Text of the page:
Sanctuary, Lawrence

Sanctuary was formed in 1971 in Lawrence by Dennis Loewen, lead singer and mastermind of the Fabulous Flippers. In association with Mike Murfin, Dennis, along with Minneapolis singer-songwriter phenomenon Roger Bruner, teamed up largely to do original material. Both Dennis and Roger were already accomplished performers. At this point Norman Weinberg (drums) and Eric Bikales (flute and keyboards) joined the team, and Sanctuary was born.
“One of the most compelling things about Sanctuary was the message in its music. Both lyrics and music were always heartfelt and honest,” recalled Bill Lee. “This was a time and a generation that stood for ideals and making a better world, which is in part why Sanctuary had such a large and devoted following. With incredibly captivating performances—charismatic, powerful, and distinctive—Sanctuary was one of a kind.”

Wichita Linemen
Wichita Linemen, Wichita

The Wichita Linemen formed in October 1969 and played their first dance in November 1969 at the NCO Club on McConnell Air Force Base in Wichita. During their thirty year career of playing dances and shows (mostly in Kansas) they averaged over two hundred performances per year, playing from Wichita, north to Nebraska, south through Oklahoma, east to Kentucky and Tennessee, and as far west as Los Angeles. In the beginning there were two disc jockeys in the band from KFDI radio station in Wichita: Don Powell (steel guitar), and Don Walton (vocals). Greg Stevens (bass guitar. banjo, saxophone, keyboards, harmonica and fiddle), Carl Hendricks (lead guitar), and Robin Harris (drums) rounded out the band. All members were vocalists. This was the original group that played “in the rowdy milieu of The Western Swinger,” a Wichita nightclub. In the ensuing years keyboards and fiddles would be added, and various other great musicians would pass through the ranks. The Wichita Linemen’s last dance and show was New Year’s Eve 2000 in Ruidoso, New Mexico, with the Charlie Daniels Band.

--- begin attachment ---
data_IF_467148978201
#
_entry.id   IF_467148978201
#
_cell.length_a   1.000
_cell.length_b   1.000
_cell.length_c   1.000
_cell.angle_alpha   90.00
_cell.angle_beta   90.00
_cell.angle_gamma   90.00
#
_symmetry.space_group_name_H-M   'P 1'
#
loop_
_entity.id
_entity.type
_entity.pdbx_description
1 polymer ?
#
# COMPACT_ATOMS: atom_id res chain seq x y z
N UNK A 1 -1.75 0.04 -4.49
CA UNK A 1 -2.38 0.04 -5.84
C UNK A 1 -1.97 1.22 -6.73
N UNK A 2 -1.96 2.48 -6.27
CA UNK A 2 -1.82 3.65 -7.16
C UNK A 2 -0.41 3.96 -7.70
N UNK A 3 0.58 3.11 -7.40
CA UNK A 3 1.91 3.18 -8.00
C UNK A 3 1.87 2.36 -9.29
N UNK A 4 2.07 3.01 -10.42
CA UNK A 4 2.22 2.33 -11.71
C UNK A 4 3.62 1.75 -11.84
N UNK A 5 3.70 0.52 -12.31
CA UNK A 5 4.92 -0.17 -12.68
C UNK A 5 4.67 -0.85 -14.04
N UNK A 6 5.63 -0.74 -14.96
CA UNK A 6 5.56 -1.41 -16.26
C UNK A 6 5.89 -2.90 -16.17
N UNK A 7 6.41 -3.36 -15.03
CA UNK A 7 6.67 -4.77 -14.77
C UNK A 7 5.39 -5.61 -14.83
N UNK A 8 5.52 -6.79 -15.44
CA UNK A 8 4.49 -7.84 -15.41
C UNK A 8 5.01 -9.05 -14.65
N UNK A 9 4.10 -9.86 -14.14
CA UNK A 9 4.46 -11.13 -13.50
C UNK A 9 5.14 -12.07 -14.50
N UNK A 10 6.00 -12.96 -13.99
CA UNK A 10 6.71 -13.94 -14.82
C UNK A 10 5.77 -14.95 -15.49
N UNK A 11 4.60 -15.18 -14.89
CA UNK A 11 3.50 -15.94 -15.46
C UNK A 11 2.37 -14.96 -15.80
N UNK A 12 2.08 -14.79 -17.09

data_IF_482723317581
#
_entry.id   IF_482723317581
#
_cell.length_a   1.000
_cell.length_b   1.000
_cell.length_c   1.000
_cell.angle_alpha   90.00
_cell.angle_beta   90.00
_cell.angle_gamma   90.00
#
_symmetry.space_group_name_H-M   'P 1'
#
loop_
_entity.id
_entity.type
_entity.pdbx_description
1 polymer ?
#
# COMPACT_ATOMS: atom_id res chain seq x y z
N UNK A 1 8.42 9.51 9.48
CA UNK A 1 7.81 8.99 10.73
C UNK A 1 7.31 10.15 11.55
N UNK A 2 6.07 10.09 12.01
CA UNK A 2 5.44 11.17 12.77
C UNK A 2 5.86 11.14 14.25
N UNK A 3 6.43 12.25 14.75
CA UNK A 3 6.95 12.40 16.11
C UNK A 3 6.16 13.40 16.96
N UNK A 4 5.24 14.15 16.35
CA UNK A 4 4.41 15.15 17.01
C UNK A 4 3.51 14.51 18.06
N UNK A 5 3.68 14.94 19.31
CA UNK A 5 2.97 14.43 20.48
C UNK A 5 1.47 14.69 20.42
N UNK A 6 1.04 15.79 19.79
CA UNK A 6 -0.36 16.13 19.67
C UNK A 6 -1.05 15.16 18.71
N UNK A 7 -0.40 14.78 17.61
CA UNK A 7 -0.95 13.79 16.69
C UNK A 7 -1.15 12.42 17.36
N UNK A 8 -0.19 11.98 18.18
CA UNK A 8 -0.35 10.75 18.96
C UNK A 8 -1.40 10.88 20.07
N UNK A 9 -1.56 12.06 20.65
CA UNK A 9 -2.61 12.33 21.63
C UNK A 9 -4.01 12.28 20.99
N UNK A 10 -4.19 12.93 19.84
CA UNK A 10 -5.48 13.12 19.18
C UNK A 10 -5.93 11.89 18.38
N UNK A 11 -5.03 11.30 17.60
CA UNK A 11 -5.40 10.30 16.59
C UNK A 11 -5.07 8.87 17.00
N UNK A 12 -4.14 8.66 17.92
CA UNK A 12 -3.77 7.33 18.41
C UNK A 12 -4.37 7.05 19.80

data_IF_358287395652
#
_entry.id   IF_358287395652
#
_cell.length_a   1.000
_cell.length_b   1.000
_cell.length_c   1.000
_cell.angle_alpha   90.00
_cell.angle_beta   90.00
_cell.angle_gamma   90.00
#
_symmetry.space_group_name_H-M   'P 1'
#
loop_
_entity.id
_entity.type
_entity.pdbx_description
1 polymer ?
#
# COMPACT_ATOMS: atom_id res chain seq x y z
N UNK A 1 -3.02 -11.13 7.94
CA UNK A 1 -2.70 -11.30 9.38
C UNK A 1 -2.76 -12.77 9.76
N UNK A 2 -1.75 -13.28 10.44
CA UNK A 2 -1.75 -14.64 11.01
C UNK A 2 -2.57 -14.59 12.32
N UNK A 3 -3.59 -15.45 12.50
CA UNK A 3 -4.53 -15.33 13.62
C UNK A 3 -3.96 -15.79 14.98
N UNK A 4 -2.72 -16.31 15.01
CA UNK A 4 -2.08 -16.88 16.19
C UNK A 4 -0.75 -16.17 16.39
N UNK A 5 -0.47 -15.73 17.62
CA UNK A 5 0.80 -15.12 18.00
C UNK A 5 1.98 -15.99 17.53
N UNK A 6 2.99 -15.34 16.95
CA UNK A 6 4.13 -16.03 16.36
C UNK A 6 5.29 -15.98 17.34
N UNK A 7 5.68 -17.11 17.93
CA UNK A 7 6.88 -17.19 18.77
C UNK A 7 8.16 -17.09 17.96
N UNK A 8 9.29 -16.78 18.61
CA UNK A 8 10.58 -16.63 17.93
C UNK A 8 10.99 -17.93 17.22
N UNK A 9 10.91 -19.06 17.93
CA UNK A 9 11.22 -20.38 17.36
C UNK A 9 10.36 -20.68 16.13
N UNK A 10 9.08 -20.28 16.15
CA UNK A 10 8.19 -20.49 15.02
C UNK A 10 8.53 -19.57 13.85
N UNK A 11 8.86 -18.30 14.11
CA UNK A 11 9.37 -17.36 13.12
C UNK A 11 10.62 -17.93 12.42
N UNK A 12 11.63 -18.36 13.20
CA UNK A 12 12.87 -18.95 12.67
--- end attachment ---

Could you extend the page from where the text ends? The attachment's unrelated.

In his book Goat Glands and Ranch Hands: The KFDI Story, Orin Friesen addressed the issue of the band’s names. “[Greg] Stevens claimed the name was chosen several months before the release of Glen Campbell’s smash hit ‘Wichita Lineman” in one of the most fortuitous coincidences in country music history.” Orin cited another band member, Robin Harris, who said the band chose the name right after the song came out, and commented, “You can’t copyright a song title—we could have called ourselves White Christmas.”

Ed Down (Audio House)
Ed Down (Audio House), Lawrence

Ed Down started the Audio House Recording Studio in 1951. The company was originally located in his house, hence the name Audio House. His specialty was on-location recording. He recorded concerts for colleges, public schools, and music camps, selling records of the concerts as souvenirs for the students. Ed invented a way to imprint album covers so he could do small batches of records at a reasonable price. In 1962 Audio House recorded the soundtrack for the movie Carnival of Souls produced by Herk Harvey which has since become a cult classic. (The movie was filmed at Lawrence locations, the Lecompton Bridge, and in Salt Lake City, Utah.) Ed was an accomplished disk mastering engineer, adding stereo mastering capability by 1969. He made a point of hiring women who were trying to get back into the work force after raising a family, and by 1977 he had ten full or part-time employees. In January 1978 Ed had a heart attack, dying peacefully in his sleep.

Donnie And Diane
Donnie And Diane, Arkansas City

This brother and sister act from southern Kansas sang together at their mother’s insistence and encouragement. They honestly couldn’t understand why people responded to them, but respond they did. When songwriter Bill Post returned from California he took an interest in the two youngsters, producing a record entitled Hotrod Weekend, which climbed into the regional top ten and received national airplay. A few years later Donnie and Diane Harper won Wichita radio station KFDI’s talent contest. First place was a recording session, and “Little Bitty Mini Skirt” reached number eleven on KFDI’s music charts. Donnie and Diane set attendance records at local fairs and shows and were very well known in the southern Kansas/northern Oklahoma regions. An album was released in 1972 and was re-released on CD in 2013. Bonus tracks include all their singles, plus many unreleased gems by the duo including six songs with Conway Twitty and the Blue Boys.